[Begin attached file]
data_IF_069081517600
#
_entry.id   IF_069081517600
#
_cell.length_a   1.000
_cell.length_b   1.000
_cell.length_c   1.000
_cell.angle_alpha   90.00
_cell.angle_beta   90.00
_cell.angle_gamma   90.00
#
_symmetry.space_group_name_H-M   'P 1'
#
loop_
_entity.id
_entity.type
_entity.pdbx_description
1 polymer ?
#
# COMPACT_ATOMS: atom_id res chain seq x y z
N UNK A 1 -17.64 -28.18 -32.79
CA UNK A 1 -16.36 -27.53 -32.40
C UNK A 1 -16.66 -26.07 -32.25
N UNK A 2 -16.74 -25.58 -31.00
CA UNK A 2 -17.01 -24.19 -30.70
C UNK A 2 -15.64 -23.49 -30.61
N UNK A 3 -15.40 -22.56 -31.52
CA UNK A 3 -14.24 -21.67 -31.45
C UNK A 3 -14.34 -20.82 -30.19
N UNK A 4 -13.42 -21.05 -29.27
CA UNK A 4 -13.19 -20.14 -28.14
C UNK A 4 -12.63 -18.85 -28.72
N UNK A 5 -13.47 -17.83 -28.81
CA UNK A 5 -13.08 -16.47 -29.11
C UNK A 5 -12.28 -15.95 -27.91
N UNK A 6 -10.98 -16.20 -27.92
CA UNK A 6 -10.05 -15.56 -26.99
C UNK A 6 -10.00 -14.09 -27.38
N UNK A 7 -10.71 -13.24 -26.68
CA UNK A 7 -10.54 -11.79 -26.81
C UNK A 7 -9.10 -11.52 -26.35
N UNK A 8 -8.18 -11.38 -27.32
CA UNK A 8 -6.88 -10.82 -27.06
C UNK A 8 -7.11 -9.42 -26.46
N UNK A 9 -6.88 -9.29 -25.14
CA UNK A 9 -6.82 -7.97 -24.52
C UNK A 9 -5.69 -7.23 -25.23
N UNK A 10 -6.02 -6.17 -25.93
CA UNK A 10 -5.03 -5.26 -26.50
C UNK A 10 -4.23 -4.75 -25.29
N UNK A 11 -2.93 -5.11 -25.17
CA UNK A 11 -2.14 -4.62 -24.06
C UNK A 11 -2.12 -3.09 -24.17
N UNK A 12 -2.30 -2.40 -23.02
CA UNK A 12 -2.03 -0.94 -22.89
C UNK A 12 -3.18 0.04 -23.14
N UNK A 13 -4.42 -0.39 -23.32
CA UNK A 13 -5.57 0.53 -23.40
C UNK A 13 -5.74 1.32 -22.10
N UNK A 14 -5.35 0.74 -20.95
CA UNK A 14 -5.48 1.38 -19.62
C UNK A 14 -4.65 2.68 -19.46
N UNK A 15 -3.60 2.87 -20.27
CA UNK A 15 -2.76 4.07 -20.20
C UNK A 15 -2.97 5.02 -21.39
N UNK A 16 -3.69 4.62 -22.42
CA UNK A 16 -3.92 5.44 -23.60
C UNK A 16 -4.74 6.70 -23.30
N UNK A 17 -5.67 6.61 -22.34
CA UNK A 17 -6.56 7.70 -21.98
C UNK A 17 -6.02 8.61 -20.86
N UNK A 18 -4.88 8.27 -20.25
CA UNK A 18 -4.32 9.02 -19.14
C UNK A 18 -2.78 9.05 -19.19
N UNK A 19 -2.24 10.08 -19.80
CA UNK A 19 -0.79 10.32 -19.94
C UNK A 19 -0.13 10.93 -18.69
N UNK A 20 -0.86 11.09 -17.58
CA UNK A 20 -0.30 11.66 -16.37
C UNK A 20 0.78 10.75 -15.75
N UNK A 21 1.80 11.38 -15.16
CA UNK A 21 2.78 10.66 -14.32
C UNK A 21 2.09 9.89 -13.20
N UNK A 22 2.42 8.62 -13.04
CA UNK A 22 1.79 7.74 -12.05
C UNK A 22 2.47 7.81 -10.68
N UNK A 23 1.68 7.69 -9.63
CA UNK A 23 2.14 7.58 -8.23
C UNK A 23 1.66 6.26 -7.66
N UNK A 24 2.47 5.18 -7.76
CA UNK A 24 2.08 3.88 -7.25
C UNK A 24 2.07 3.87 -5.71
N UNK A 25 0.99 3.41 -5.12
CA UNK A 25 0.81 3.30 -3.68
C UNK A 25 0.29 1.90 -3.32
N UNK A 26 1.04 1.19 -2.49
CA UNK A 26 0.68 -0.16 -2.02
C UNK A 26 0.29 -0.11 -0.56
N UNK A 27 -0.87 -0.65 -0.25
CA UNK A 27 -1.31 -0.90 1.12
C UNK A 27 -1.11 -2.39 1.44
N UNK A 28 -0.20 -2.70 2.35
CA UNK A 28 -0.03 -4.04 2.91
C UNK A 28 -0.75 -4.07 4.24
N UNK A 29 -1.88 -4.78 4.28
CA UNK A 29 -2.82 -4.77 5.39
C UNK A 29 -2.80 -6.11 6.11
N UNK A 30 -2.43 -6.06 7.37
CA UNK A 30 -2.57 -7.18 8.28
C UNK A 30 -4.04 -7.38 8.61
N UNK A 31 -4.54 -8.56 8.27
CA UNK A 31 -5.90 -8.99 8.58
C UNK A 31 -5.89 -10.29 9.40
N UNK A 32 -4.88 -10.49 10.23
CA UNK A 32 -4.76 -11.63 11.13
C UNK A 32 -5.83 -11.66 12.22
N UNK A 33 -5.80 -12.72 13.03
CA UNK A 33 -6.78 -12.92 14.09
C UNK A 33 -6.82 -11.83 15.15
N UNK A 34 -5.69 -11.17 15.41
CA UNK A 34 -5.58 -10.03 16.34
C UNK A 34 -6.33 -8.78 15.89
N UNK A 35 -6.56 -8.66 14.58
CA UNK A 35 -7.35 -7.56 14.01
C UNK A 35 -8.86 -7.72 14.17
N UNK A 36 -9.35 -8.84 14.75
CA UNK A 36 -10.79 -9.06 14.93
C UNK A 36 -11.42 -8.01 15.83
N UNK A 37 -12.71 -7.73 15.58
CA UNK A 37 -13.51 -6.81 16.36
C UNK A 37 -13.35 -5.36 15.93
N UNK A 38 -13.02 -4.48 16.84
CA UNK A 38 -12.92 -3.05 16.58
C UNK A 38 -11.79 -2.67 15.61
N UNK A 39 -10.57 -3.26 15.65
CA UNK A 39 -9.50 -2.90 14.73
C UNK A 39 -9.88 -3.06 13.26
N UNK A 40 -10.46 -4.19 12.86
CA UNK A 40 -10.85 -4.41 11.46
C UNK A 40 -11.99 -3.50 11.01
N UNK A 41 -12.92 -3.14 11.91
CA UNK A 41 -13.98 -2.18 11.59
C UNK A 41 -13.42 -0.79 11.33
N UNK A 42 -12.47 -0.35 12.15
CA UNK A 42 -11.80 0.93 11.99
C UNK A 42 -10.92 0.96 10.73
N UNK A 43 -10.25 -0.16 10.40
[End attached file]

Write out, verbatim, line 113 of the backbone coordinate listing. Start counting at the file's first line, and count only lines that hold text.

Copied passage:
C UNK A 31 -5.89 -10.29 9.40